YOU CAN TAKETO THE FIELD
Two Ways to Prevent Yield Loss from Tar Spot
You can’t control tar spot, but you can put up a good fight against the yield-robbing leaf disease. Use these tried and true tips from our agronomists to make a plan to combat tar spot next year.
Step 1: Understand the Disease
Tar spot was first identified in the United States in northern Illinois in 2015. Since then, it has turned into a major corn leaf disease that can cause huge economic loss – knocking off between 20 and 60 bushels depending on the severity of the outbreak. The fungus is identified by small, raised black spots scattered across the upper and lower leaf surfaces. Think about taking a paint brush full of black paint and splattering it onto the leaves of your corn – that’s what tar spot looks like.
The pathogen that causes tar spot can overwinter in corn residue, so tar spot pressure last year means there’s already an increased chance to see the disease this season. Spores can travel in the wind, so even if you didn’t have tar spot on your farm last year, you could see it in 2022. Wet weather is where tar spot thrives, and WeatherTrends360 is predicting above average precipitation in August and September. Take a look at the weather forecast in your area to understand if wet conditions will increase tar spot pressure.
Step 2: Manage Pressure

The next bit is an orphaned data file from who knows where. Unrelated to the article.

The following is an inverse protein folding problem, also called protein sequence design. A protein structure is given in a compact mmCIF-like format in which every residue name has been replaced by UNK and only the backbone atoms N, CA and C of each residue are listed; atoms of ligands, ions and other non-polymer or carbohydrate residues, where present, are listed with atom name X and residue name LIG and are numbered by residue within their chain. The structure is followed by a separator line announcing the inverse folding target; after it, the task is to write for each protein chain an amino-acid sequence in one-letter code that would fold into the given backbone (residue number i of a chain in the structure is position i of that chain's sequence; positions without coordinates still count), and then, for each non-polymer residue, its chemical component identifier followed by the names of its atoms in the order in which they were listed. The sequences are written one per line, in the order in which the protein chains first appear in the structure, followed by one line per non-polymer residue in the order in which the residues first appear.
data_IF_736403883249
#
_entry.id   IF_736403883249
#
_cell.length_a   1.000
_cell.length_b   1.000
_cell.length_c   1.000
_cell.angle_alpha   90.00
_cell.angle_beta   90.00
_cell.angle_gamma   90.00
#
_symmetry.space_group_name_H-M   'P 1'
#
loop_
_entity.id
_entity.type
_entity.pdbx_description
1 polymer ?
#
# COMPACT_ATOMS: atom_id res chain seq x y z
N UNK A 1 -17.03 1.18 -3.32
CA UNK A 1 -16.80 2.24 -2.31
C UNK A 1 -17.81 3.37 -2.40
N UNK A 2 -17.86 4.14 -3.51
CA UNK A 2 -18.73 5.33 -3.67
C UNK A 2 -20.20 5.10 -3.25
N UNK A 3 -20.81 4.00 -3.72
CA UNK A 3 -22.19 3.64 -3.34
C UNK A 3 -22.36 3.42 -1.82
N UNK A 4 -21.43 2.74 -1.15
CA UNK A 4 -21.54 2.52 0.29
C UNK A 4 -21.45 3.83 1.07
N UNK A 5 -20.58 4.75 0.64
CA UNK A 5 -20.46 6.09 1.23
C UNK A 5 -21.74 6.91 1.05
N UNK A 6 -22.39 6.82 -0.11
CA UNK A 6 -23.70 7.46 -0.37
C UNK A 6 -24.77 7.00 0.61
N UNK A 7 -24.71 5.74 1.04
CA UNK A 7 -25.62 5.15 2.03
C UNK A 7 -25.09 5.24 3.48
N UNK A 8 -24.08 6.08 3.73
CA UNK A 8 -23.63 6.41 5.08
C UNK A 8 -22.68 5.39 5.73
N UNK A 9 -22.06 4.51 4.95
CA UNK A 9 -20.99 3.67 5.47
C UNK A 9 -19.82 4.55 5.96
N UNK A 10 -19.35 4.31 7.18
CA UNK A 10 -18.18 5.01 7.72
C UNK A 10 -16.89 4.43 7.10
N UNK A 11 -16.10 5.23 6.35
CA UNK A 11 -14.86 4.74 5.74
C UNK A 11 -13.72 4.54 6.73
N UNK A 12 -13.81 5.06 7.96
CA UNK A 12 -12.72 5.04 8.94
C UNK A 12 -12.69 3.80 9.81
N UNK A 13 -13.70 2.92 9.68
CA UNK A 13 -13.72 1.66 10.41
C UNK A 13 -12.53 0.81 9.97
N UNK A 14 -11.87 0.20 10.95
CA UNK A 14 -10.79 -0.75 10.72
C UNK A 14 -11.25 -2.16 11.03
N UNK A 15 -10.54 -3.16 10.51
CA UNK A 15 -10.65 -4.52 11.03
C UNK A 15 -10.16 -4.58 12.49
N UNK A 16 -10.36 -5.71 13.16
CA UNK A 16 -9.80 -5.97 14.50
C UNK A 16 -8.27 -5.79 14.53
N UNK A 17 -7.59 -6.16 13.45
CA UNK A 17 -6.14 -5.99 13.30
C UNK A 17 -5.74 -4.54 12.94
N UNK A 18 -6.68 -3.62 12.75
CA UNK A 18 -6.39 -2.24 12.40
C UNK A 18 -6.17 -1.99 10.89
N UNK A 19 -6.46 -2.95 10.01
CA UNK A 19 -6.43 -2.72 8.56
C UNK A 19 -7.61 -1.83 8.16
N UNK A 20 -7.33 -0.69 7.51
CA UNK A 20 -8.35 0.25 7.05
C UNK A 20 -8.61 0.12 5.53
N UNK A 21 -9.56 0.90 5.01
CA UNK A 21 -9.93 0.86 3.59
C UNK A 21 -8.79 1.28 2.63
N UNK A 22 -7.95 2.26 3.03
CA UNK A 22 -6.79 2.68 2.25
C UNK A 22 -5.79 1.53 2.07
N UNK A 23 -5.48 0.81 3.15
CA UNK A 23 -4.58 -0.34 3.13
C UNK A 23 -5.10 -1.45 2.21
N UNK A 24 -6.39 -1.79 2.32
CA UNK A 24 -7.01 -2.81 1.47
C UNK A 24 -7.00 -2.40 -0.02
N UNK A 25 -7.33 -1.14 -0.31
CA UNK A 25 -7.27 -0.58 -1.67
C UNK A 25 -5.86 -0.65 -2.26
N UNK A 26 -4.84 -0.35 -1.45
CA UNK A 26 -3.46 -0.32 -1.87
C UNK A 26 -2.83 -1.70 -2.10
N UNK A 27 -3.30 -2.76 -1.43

Managing tar spot begins before the planter even hits the dirt. Selecting a corn hybrid with strong tolerance to tar spot is the first step to set your farm up for success. There are still no tar spot-resistant hybrids, but LG Seeds agronomist Phil Brunner, CCA says LG59C72 “laughs at tar spot”.
In-season tar spot management starts with scouting. Walk your fields and for tar spot about 10 days before pollination and continue through R3, or corn milk stage. Look at the bottom of the plant first – the disease starts at the bottom of the leaves and works its way up the plant. While there’s no official economic threshold established yet, agronomist Justin Schneider, CCA has developed a fungicide plan that delivers results: If you see tar spot lesions on the ear leaf or above, on 30% or more of the plants, a fungicide is warranted. Use a fungicide at tasseling (VT), and don’t be afraid to spray all the way through milk stage (R3).
Tar spot pressure is heavy in the Midwest, but every year it expands into new crop-growing acres. Be on the lookout for the disease and follow up with your local LG Seeds agronomist for tried and true tar spot management tips that work in your area.
Crop Protection Network
Tar Spot of Corn - Crop Protection Network
Hoosier Ag Today